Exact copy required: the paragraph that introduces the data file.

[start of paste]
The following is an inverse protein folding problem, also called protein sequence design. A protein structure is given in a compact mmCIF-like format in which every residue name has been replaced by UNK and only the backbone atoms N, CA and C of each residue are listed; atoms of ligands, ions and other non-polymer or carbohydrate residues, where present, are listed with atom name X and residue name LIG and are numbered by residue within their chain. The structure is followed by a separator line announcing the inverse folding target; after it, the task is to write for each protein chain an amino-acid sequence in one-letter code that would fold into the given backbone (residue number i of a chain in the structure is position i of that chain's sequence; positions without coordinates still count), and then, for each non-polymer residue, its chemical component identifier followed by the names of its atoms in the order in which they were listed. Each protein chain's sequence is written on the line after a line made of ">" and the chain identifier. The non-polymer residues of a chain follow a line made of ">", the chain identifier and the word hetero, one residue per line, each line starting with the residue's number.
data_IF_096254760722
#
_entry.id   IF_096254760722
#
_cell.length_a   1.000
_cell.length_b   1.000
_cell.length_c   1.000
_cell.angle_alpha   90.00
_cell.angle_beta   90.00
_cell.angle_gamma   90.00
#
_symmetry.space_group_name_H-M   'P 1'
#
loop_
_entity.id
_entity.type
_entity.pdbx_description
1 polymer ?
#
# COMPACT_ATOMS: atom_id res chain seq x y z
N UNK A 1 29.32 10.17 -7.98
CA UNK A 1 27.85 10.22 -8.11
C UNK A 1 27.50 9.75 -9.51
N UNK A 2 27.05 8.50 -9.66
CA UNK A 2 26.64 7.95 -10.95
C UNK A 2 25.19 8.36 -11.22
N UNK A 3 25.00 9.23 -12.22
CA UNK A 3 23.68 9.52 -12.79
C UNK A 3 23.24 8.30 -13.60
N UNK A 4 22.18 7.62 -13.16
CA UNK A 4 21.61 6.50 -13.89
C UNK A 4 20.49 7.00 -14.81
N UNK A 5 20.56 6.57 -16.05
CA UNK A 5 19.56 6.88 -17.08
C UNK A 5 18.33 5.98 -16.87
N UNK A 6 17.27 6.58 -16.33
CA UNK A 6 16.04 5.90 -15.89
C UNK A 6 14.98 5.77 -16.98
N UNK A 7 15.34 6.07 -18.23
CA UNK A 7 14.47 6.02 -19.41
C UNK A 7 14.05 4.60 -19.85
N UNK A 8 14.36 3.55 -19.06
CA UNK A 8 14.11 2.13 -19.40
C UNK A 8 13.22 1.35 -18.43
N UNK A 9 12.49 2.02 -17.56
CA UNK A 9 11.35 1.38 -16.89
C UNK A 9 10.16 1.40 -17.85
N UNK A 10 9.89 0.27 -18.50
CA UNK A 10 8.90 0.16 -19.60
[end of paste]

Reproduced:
The following is an inverse protein folding problem, also called protein sequence design. A protein structure is given in a compact mmCIF-like format in which every residue name has been replaced by UNK and only the backbone atoms N, CA and C of each residue are listed; atoms of ligands, ions and other non-polymer or carbohydrate residues, where present, are listed with atom name X and residue name LIG and are numbered by residue within their chain. The structure is followed by a separator line announcing the inverse folding target; after it, the task is to write for each protein chain an amino-acid sequence in one-letter code that would fold into the given backbone (residue number i of a chain in the structure is position i of that chain's sequence; positions without coordinates still count), and then, for each non-polymer residue, its chemical component identifier followed by the names of its atoms in the order in which they were listed. Each protein chain's sequence is written on the line after a line made of ">" and the chain identifier. The non-polymer residues of a chain follow a line made of ">", the chain identifier and the word hetero, one residue per line, each line starting with the residue's number.